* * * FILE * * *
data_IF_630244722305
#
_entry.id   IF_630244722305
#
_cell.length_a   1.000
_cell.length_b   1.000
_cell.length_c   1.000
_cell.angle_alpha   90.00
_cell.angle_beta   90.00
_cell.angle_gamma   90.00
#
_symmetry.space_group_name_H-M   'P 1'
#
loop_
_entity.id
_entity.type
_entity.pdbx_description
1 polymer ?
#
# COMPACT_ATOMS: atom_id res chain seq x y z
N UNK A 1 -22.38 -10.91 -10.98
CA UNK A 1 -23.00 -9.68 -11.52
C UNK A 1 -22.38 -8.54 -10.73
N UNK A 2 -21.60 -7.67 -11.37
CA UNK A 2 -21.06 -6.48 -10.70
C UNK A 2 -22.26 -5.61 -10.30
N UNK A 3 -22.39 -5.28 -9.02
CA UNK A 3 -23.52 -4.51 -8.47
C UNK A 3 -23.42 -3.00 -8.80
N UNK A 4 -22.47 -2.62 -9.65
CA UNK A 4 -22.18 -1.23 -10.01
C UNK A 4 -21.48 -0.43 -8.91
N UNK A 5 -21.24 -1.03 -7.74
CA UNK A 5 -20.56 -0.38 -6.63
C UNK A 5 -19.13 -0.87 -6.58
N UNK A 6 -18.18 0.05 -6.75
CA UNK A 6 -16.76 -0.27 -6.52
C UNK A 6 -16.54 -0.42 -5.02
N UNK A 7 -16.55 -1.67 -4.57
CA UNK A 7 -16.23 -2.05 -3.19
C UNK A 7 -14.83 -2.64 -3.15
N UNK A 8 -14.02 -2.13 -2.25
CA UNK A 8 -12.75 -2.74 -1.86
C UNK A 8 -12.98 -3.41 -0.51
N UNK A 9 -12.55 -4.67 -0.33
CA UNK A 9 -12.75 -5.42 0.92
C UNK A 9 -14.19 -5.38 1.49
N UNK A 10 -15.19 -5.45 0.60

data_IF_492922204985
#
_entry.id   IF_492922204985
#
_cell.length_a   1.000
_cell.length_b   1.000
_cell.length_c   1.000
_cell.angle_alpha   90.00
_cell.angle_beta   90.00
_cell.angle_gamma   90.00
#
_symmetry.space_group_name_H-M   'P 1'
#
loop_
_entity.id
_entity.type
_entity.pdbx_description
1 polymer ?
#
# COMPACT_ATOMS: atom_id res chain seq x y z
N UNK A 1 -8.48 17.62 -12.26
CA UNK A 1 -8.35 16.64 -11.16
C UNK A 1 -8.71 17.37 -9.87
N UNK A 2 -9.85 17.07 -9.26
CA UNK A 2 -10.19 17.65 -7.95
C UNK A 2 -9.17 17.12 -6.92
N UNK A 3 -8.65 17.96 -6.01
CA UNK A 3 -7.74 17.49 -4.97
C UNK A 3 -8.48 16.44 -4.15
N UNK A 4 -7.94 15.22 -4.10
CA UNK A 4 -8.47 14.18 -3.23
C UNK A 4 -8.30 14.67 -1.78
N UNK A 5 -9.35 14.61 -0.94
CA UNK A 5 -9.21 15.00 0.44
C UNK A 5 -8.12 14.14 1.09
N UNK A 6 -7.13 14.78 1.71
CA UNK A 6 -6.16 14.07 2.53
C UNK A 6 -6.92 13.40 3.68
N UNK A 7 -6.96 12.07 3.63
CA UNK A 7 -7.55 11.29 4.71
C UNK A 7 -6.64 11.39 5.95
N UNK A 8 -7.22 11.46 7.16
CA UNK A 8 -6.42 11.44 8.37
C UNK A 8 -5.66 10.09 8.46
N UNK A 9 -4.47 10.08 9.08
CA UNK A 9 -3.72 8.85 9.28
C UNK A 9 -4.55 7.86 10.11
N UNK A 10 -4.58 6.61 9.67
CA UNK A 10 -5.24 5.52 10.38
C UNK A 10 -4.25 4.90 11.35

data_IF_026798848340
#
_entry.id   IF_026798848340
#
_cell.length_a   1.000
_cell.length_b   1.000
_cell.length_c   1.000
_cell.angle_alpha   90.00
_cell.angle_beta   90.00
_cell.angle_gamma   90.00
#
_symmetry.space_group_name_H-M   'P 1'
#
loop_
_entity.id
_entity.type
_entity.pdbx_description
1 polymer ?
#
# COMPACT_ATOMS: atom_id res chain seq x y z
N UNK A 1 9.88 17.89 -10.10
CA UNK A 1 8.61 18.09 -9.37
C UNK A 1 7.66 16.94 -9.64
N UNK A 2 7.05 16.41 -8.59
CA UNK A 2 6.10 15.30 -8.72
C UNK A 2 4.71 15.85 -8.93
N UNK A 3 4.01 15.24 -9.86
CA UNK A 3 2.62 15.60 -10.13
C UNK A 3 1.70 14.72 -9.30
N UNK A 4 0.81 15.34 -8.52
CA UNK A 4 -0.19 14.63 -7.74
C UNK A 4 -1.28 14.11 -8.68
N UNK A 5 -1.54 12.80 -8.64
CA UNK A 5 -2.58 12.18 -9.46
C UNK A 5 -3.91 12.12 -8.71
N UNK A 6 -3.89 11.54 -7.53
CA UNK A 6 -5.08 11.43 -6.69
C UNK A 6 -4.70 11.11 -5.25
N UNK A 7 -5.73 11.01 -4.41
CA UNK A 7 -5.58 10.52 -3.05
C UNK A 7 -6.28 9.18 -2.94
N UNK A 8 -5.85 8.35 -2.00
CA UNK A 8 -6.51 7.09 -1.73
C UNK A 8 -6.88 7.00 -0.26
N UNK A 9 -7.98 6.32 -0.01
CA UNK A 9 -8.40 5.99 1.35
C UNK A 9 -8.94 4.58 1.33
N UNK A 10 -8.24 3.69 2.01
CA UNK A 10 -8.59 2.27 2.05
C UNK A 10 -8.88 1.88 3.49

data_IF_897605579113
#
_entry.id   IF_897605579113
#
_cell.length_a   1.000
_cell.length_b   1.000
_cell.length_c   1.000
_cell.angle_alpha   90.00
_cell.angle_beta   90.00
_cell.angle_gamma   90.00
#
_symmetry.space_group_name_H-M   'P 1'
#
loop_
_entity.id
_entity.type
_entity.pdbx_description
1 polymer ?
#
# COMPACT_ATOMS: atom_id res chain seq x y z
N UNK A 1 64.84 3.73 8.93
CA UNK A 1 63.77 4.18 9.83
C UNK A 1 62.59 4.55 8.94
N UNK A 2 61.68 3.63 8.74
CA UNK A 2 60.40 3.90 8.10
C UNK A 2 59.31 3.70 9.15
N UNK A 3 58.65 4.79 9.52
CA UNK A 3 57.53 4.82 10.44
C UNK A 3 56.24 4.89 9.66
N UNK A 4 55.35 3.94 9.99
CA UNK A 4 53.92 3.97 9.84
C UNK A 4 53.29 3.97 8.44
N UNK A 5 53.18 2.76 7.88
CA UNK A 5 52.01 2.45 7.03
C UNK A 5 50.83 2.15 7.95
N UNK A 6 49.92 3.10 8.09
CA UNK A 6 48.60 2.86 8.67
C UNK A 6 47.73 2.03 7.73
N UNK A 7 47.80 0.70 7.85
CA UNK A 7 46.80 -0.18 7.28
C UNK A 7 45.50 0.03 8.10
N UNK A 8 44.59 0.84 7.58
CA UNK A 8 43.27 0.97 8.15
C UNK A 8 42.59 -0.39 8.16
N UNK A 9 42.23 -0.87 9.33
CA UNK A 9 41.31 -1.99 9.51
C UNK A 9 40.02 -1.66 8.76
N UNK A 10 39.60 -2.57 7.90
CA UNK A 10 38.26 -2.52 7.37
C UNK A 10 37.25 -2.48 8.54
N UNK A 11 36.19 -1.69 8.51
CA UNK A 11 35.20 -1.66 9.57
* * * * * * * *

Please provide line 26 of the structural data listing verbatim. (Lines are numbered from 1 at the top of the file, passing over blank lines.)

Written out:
C UNK A 2 -22.26 -5.61 -10.30